Chart 8: Output prices

Inflation expectations are roughly unchanged from the autumn survey (Chart 9). More than half of firms continue to expect inflation over the next two years to be in the upper half of the Bank’s inflation-control range. Several firms cited rising labour costs and a growing Canadian economy as factors influencing their inflation expectations.

Chart 9: Inflation expectations

Credit conditions

While credit conditions were unchanged for most firms, the indicator points to a slight tightening (Chart 10). Among those businesses reporting a tightening, several are based in the Prairies. Most firms continue to report that access to credit is easy or relatively easy to obtain.

Chart 10: Credit conditions

Business Outlook Survey indicator

The Business Outlook Survey (BOS) indicator decreased slightly but remains elevated (Chart 11), as responses to almost all BOS survey questions are holding above their historical averages. This continues to signal that overall business sentiment is positive.

Chart 11: BOS indicator


Box 1: Firms are taking measures to increase their workforce amid tightening labour markets

Box 1: Firms are taking measures to increase their workforce amid tightening labour markets

Since the summer 2017 survey, the labour shortage intensity indicator has been positive as firms have stated that, on balance, labour shortages were more intense compared with 12 months ago—particularly outside the Prairies (Chart 1-A). This suggests that labour markets have been tightening. In this context, firms participating in the winter survey were asked what measures, if any, they are taking in response. Overall, two-thirds of businesses, including all firms that cited binding labour shortages, reported taking action.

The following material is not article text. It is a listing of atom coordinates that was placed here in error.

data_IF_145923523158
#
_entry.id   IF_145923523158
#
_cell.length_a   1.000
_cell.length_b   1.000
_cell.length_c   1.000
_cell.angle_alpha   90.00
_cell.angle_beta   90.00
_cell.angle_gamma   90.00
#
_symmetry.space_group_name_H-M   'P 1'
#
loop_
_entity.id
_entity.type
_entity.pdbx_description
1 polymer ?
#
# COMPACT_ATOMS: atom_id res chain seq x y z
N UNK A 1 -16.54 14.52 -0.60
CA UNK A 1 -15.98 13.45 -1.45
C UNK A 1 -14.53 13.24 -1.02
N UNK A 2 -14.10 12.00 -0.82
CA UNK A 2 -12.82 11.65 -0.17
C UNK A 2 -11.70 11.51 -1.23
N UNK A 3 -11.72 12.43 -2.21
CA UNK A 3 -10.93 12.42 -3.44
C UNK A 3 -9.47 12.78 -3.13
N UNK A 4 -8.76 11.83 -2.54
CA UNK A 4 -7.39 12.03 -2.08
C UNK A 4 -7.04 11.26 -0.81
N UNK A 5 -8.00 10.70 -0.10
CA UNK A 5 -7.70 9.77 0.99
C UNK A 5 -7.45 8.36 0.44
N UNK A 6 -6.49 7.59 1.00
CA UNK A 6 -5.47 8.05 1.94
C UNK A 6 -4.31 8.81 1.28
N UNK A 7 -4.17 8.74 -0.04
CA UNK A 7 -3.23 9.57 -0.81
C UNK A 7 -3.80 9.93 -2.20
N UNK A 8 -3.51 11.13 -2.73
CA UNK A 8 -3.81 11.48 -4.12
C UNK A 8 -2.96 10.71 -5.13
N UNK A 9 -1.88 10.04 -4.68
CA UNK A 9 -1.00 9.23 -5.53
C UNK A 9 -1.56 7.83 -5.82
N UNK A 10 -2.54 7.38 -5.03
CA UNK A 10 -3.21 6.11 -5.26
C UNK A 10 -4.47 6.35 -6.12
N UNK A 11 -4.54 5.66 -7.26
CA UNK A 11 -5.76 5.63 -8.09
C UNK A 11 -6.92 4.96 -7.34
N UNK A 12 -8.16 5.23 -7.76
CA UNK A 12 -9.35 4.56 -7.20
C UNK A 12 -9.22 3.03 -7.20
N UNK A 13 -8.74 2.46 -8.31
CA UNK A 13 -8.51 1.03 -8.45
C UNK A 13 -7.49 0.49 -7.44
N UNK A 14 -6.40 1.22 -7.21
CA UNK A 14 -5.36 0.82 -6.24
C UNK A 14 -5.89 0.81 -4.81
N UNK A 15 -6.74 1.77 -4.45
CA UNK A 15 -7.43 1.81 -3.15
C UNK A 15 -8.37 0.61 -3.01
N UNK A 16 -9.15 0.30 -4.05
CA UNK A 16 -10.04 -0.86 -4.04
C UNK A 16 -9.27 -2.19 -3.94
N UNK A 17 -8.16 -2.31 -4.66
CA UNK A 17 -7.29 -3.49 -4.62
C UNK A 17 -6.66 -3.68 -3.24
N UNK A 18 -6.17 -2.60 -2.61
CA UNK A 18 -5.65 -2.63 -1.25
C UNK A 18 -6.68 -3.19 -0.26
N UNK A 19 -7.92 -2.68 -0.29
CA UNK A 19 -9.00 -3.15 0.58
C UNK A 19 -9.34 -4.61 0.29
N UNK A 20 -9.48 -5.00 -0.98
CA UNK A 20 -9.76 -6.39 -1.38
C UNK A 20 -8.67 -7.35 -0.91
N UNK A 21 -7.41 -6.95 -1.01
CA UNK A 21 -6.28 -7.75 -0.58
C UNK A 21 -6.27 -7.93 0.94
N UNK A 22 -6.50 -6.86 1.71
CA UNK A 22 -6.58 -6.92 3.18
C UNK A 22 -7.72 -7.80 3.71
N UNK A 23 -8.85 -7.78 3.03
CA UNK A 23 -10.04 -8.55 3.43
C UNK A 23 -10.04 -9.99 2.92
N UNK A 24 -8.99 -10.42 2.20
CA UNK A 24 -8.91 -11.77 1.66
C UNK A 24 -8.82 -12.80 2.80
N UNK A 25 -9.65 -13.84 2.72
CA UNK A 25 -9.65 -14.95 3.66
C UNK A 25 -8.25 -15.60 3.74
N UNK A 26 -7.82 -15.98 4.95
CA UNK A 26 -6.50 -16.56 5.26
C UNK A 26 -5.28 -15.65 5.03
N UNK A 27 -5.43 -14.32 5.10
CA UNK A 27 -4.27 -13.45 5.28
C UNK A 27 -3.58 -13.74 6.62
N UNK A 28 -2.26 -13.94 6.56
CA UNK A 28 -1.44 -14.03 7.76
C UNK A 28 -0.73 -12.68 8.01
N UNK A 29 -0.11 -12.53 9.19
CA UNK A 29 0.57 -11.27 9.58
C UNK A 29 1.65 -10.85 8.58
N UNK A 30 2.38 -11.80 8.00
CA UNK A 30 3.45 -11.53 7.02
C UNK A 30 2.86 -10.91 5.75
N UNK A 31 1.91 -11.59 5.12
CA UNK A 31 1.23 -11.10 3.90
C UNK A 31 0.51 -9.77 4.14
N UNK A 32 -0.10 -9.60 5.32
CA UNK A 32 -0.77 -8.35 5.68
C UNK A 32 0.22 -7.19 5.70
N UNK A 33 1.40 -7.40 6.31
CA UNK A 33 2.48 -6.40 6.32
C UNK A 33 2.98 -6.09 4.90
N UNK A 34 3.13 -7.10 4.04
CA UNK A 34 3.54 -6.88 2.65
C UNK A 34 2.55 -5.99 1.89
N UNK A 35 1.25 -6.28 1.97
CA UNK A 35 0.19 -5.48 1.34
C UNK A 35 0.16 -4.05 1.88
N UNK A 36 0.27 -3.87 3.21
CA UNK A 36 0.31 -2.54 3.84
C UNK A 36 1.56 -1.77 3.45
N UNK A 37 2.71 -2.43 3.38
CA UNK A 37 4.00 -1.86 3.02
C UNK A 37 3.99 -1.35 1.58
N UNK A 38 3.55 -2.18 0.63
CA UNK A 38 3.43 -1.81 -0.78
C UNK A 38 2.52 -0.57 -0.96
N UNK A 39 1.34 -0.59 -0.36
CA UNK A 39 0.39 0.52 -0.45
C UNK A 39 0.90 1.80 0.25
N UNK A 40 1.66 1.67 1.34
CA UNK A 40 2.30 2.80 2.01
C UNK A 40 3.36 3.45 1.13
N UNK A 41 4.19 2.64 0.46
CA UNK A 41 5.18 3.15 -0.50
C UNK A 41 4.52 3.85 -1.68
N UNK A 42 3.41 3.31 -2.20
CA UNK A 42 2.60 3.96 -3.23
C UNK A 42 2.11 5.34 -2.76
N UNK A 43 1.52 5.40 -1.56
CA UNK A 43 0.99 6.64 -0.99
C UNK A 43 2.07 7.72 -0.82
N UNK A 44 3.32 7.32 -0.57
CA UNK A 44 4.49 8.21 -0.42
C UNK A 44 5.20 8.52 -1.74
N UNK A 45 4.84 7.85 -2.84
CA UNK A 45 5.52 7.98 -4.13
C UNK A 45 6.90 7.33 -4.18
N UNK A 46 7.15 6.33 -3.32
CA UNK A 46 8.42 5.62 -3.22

Measures related to growing the number of staff were the most commonly cited. Specifically, many firms noted that they are increasing their recruiting efforts, often by tapping further into other sources of labour—for instance, drawing on recent graduates or immigrants. Respondents also frequently reported that they are raising wages to attract and retain workers. Some businesses cited other measures, such as enhancing non-wage compensation (e.g., benefits, vacation time) and improving working conditions.

Firms concentrated in the services sector also frequently reported responding to labour shortages by increasing employee productivity. Such measures included increasing training for existing or new workers—commonly cited among firms drawing on other labour pools.

Some firms are focusing on other approaches, such as increasing the number of overtime hours of existing staff, contracting work out more often and relying further on machinery and equipment (e.g., through automation or labour-replacing technology).

Chart 1-A: Reports that labour shortages were more intense have been widespread

The Business Outlook Survey summarizes interviews conducted by the Bank’s regional offices with the senior management of about 100 firms selected in accordance with the composition of the gross domestic product of Canada’s business sector. This survey was conducted from November 5 to November 28, 2018. The balance of opinion can vary between +100 and -100. Percentages may not add to 100 because of rounding. Additional information on the survey and its content is available on the Bank of Canada’s website. The survey results summarize opinions expressed by the respondents and do not necessarily reflect the views of the Bank of Canada.